When the telephone was invented the first networks were private, typically between rich individuals and their industrial interests. Pretty quickly, though, people wanted to be able to talk to each other without the need to worry about multiple networks and, of course, we regard this as a basic requirement of any telephony solution today.
Similarly, when mobile networks were popularised, there were many attempts to increase subscriber numbers on individual networks by offering incentives to have family and friends connect through the same provider. Those days are ending as people take advantage of ongoing commoditisation and the real cost of mobile phone calls becomes less significant.
Social networks have offered something truly new, the ability to communicate information seamlessly between groups and individuals. MySpace, Facebook and LinkedIn have captured our imaginations as they’ve become a platform for sharing messages, rich media and even sophisticated games, collaboration tools as well as real time messaging and voice or video calls. The products are increasingly becoming part of mainstream communications and look more like networks than online tools. As such, they are facing the same stability, security and connectivity pressures that other commercial communications providers have to deal with.
If history is any guide, it is not the platform that makes them compelling, it is the ability to connect to others. It is the network that attracts as much as any individual features. Therefore it is worth asking: how long will the public accept private or isolated social networks? How long before they demand that they be interconnected?
The alliance between Facebook and Skype is interesting because it completes the picture of the social network as a communications solution. It is also one of the first examples where a social network (Facebook) has allowed another network (Skype) to manage “friends” across network boundaries. In the next few years there will be a push to make this the norm rather than an exception. You will be able to “friend” someone’s Facebook profile from your LinkedIn account, contact a Google+ user directly from Skype and so on. This is no different to making a call across phone networks. If Facebook want their use of a calling platform to be anything more than a toy then this is inevitable and any networks resisting will be abandoned by their members.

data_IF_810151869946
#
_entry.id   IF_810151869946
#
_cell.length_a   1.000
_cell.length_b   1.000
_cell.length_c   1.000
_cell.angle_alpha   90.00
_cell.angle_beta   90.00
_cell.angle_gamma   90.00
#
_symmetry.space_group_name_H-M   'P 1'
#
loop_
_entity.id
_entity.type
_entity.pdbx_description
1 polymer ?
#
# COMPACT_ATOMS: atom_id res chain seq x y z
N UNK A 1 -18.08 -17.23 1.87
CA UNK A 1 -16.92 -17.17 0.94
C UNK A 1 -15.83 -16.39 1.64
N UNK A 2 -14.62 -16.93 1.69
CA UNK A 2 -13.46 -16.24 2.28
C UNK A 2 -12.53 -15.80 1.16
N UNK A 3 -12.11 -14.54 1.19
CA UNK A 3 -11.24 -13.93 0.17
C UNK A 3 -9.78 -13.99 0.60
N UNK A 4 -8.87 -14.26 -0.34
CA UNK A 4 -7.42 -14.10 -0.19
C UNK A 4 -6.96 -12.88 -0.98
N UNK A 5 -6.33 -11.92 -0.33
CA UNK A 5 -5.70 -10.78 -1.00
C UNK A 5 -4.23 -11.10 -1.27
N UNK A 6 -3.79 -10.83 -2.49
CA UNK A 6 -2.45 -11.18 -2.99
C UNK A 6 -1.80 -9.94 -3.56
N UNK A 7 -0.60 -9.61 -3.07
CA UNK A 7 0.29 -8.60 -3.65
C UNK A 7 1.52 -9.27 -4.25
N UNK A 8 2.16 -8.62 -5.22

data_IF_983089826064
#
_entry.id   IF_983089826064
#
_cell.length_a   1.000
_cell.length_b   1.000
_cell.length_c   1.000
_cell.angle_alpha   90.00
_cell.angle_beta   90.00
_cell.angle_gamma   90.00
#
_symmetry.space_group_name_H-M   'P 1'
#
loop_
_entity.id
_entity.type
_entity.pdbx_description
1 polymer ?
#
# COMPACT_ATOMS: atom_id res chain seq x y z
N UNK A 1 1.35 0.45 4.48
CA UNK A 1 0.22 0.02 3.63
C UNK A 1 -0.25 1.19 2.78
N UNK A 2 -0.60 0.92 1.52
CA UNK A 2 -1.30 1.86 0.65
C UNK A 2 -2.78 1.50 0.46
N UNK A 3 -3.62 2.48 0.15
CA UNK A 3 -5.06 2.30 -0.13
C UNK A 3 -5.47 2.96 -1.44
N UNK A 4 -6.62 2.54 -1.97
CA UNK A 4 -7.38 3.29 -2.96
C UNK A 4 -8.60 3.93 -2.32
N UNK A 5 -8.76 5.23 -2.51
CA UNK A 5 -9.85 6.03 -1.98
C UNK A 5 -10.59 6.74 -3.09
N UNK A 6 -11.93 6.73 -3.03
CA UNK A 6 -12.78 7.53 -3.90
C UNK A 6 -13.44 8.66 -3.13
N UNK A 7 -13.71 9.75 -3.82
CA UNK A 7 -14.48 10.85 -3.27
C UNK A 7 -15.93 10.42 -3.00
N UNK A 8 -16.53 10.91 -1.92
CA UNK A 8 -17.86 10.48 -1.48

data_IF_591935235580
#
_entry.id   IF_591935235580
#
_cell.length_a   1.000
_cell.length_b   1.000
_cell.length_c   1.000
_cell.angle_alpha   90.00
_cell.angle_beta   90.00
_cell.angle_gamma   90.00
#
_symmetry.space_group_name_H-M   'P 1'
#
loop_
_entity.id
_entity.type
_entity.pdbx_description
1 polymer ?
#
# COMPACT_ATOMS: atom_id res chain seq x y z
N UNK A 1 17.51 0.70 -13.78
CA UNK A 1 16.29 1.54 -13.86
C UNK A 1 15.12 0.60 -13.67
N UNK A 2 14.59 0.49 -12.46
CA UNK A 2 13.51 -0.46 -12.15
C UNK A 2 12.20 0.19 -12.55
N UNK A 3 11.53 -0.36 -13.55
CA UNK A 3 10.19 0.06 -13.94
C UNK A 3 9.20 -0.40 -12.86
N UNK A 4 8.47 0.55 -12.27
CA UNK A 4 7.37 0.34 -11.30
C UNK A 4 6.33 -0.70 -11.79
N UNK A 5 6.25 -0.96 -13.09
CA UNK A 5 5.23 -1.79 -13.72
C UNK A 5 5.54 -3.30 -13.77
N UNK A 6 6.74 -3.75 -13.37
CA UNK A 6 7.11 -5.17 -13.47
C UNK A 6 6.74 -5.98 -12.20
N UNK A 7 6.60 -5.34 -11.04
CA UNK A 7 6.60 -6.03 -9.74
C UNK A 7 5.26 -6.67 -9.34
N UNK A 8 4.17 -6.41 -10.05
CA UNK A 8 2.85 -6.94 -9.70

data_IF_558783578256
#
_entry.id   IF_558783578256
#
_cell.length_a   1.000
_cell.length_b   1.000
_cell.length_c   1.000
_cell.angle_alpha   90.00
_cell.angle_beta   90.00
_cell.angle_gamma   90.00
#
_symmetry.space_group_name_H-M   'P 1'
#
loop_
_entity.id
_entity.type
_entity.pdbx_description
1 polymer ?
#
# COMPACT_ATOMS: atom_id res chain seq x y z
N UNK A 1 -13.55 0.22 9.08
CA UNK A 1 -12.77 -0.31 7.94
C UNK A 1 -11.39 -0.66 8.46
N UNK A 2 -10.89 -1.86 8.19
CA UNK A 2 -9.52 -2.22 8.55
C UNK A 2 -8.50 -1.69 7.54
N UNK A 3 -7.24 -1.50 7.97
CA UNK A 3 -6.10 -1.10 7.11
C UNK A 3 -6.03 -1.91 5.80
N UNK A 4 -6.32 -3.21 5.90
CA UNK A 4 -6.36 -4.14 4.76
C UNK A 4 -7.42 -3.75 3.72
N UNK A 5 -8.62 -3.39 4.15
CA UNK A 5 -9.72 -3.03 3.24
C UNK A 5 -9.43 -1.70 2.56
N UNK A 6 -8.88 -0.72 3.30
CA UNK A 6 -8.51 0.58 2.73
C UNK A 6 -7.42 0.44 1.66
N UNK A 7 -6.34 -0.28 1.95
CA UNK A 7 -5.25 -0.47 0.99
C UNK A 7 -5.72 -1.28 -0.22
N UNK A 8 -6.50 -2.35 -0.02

Such a move, though, is a threat to the value of social networks. Exclusivity and barriers ensure that the content generated remains exclusive to the network. Facebook and LinkedIn run the risk of losing some of their inherent value when user information is open across networks. There is also the potential for smaller players, such as Plaxo and MySpace, to get a second bite at popularity when the size of the network is less of an impediment (think about the role of niche phone companies today).
Reluctance by members to have their content completely tied-up on a platform is already something that both Google and Facebook have tried to assuage by providing services to allow users to download all of their data themselves through Google Takeout and Facebook’s user data download feature (under account settings). Given that this does nothing more than provide a local backup, this will not quell the demands to open the networks up.
Investors increasingly realise that the value of a business is in the information that it holds and the level of exclusivity of that content. Think of the data that Amazon holds about the buying habits of their customers or the music preferences that Apple tracks through iTunes. As telephone networks have become increasingly commoditised, much of their value and premium has diminished and so it could be with the social networks unless they can find a way to allow their networks to open up without losing the premium and exclusive information that they track about you and me.